Search engines and web-based resources have become ubiquitous and essential tools for supporting the use of interactive systems. (e.g, Microsoft PowerPoint, Adobe Photoshop, etc.) For example, people rely on web resources to learn new tasks, troubleshoot problems, or remind themselves of key task details. This reliance on search engines and web-based resources generates a rich set of signals that characterizes how the population thinks about and uses software systems “in the wild,” on a day-to-day basis.
In this talk, I demonstrate how these signals can be extracted and leveraged. Specifically, I show how logs of online interactions can be used to identify potential usability problems in any publicly available interactive system. I show how web tutorials can be used to map a broad user vocabulary to the narrow vocabulary expressed in a user interface. Finally, I demonstrate how web resources and software applications can mutually enhance each other by means of a shared interaction history. I conclude with an outline of my long-term research vision, which casts software applications, web search, and online support materials as interoperating components of a larger holistic system to be studied, designed, and evaluated in concert.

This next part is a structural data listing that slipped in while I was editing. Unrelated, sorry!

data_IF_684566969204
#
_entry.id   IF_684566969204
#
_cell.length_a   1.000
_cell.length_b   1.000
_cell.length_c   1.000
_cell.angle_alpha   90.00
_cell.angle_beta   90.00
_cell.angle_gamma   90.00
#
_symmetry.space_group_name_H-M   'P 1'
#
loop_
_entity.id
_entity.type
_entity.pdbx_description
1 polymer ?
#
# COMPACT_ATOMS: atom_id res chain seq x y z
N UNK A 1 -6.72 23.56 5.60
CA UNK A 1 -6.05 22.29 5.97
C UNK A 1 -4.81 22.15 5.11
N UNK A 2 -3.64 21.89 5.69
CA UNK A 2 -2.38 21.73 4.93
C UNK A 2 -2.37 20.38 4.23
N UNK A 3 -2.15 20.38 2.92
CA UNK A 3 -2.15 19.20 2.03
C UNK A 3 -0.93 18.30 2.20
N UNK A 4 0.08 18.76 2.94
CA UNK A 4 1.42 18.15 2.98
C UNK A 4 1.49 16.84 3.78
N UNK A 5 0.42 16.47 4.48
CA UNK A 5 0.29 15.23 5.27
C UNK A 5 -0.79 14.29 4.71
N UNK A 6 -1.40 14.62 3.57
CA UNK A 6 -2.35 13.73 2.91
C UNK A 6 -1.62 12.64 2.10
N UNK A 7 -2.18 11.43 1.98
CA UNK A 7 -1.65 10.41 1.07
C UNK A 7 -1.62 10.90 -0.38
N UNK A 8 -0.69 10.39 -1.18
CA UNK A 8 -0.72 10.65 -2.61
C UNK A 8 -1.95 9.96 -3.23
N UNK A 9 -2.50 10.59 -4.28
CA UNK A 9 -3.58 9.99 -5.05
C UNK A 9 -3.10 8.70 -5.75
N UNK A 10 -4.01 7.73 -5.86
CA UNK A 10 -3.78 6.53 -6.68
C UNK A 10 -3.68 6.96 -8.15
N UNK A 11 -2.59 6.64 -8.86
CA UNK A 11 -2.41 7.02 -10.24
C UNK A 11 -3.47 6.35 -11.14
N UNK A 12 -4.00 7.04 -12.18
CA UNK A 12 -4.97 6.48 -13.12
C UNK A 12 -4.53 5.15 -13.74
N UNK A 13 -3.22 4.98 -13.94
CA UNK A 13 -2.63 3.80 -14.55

Adam Fourney joined the MSR Context, Learning, and User Experience for Search (CLUES) research group in September of this year, having recently earned his doctoral degree from the Cheriton School of Computer Science at the University of Waterloo, working under the supervision of Dr. Michael Terry. Adam also holds a master’s degree from the University of Waterloo, a bachelor’s degree from the University of Ottawa, and has interned on two occasions at Microsoft Research Redmond. Outside of his primary research interests, Adam is an active developer in the Pebble smartwatch community.